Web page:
When house sitting in Mt Beauty Vic, I had the opportunity to take a drive around the various mountain towns and villages. Wandiligong is an Alpine village situated between Morses Creek and Growlers Creek about 6 Klms from the large alpine village of Bright. The area was the site of a small gold rush in 1850. The town has a National Trust certification. On my visit in September 2012 it was still early Spring with low snow cloud cover. Outside it was cold and damp. Inside the pub they had welcoming fireplaces and the beer was cold…



055 royal grong grong nsw

Royal Hotel Grong Grong NSW.

This was another location in my wandering in October 2012. Grong Grong is a town on the Newell Highway near Narrandera NSW. The hotel was built in 1875 to service the then Cobb & Co stagecoach route. The castle like turrets were added in 1923 and this date is proudly displayed on the new section. The old section has had no face lift and seems at odds with the new façade attached to it. As with many towns throughout all states, the railway no longer comes to this town. In fact the line has been dug up and removed. Only a small section of the station platform, with a sign saying, Grong Grong, still remains. Everything else has been removed. This town like many others is slowly dying. Is it dying because the railway no longer comes to town or is the railway no longer coming because towns are dying? The pub may or may not have had cold beer. On the day of my visit the pub appeared closed and uninviting.


054 pow seymour vic

Prince of Wales Hotel, Seymour Vic.

Along with my friend Tony J and other Royal Australian Army Armoured Corps mates based at Puckapunyal, we visited this hotel during our corps training days. Probably the reason this pub was favoured was the fact that the Puckapunyal Armoured Corp was the Prince of Wales Regiment.I celebrated a beer based 21st birthday at this pub. Somehow all these years later it did not seem as inviting despite the possibility it had cold beer on tap. Seymour the town is well endowed with hotels especially as it services the nearby army base. The original hotel built in 1839 was on the Cobb & Co Stagecoach line. Extensions were made in 1848, 1853 and 1890. I guess business was booming then. The railway still operates in this town.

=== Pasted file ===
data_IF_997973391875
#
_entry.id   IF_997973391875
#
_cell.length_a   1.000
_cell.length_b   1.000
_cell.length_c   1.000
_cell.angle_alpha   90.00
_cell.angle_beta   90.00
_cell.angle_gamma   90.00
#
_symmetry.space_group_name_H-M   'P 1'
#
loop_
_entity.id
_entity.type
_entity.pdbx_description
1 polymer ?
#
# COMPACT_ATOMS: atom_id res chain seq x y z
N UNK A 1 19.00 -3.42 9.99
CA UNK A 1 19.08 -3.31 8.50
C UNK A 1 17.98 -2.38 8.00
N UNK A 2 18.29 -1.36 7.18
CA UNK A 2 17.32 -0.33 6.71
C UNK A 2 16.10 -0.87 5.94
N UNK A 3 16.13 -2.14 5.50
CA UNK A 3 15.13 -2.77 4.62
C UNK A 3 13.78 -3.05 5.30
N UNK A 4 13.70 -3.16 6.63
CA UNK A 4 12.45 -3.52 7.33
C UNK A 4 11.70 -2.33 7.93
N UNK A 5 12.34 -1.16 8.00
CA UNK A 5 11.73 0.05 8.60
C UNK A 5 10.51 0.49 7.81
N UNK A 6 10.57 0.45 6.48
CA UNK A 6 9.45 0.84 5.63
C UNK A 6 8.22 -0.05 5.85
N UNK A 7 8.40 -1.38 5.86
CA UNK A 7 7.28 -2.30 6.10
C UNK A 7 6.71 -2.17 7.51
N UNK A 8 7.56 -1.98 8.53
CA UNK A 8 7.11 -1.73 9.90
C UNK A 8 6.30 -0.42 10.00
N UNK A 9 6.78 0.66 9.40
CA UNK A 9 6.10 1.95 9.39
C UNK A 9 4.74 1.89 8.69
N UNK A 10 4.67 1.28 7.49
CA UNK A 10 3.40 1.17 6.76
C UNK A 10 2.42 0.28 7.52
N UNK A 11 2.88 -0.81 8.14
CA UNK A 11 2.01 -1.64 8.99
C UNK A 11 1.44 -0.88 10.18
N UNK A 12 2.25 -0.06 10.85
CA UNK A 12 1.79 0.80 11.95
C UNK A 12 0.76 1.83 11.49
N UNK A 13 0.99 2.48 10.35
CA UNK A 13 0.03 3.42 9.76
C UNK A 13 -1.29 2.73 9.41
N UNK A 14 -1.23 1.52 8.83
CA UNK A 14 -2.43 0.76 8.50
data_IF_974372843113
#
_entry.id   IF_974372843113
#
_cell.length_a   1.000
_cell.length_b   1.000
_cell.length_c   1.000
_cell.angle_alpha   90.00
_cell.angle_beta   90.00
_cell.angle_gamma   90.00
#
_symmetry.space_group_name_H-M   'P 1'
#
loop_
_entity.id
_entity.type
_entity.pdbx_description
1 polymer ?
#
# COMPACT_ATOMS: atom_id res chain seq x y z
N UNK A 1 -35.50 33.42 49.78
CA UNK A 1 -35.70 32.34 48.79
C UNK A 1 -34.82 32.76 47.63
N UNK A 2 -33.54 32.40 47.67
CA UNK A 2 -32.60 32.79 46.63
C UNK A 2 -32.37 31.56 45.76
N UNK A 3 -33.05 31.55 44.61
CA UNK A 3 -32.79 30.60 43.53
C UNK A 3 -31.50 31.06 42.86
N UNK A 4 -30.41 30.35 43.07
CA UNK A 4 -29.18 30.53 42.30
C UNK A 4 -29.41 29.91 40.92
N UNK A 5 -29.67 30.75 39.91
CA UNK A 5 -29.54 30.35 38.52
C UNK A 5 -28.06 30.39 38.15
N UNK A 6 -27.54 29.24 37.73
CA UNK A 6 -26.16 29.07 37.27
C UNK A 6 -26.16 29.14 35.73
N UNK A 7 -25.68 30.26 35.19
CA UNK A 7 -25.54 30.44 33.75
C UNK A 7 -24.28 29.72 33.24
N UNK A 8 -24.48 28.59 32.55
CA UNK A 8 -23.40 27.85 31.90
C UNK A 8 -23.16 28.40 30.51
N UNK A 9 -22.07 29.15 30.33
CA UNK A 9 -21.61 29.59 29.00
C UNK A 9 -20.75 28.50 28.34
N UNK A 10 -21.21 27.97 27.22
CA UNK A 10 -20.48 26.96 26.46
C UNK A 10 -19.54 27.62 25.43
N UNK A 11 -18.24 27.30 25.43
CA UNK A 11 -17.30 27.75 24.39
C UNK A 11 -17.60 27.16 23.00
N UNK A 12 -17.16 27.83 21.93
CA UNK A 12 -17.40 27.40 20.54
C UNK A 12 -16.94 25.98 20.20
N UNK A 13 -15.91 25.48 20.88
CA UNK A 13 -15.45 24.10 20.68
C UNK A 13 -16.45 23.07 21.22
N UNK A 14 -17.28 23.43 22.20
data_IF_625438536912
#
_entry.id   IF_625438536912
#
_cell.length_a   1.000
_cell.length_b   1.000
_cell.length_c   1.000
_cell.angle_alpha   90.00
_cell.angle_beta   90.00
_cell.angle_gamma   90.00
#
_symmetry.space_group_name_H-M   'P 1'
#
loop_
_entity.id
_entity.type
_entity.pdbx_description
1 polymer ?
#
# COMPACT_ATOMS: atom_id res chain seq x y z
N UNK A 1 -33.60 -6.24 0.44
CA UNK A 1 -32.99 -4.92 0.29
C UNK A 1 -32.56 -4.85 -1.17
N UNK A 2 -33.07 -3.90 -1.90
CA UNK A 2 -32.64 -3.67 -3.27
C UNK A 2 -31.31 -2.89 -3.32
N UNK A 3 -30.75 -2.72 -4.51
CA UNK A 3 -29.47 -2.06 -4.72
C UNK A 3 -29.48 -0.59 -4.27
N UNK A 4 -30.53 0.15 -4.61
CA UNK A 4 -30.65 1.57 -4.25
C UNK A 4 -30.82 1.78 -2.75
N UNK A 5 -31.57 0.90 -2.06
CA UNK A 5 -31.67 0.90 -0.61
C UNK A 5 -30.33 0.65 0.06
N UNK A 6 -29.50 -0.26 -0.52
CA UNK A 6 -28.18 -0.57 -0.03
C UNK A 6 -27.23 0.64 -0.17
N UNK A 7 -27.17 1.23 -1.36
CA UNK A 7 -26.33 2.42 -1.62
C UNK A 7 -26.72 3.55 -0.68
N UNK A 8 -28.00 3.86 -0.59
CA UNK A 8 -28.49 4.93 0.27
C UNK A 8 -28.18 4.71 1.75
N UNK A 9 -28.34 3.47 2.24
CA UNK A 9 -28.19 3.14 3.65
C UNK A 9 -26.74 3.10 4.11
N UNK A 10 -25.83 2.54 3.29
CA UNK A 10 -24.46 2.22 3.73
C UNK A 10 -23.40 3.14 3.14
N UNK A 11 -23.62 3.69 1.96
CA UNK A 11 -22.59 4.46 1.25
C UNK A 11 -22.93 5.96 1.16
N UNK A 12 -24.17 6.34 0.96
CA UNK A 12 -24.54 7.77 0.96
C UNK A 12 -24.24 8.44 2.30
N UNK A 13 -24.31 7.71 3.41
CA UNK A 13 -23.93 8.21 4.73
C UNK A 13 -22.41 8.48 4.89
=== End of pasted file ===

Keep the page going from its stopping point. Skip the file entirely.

056 royal mail hotel braidwood nsw

Royal Mail Hotel, Braidwood, NSW.

Braidwood sits at the top of the Great Dividing Range, west of the coast town of Batemans Bay and is the gateway to the coast for residents of the national Capital, Canberra in the ACT. The town is small but has a big pub representation (as well as an equal number of churches). On the day Donnis and I visited it was bitterly cold with winds coming from the NSW Alps driven across flat plains. No way was a cold beer inviting on this day. In fact it was so uncomfortably cold (after all it was mid -winter and the alps were thickly coated in snow) and the only thing of interest to us was a hot pie and a hot coffee.



057 tattersalls armidale nsw

Tattersalls Hotel, Armidale NSW.

By the time I visited the Tattersalls it was November 2012 and despite Armidale being a cold town even in the summer, they had cold beer and good counter lunches. I was house sitting in the nearby town of Guyra (which has the distinction of being the highest point in NSW – except for the Alps of course – and for being the coldest location in NSW. It is more often colder, year round, than the Alps. In fact it snowed only two weeks before I arrived at the end of October) and visited Armidale every week for the next 5 months. I cannot find a build date for this hotel but do know it was on this location in 1896 when the newly formed Volunteer Fire Brigade arrived with their horse drawn fire engine and demonstrated climbing on nearby buildings for the crowd at the hotel. I guess the building must have undergone some facelifts as the modern façade would not have been in place in 1896.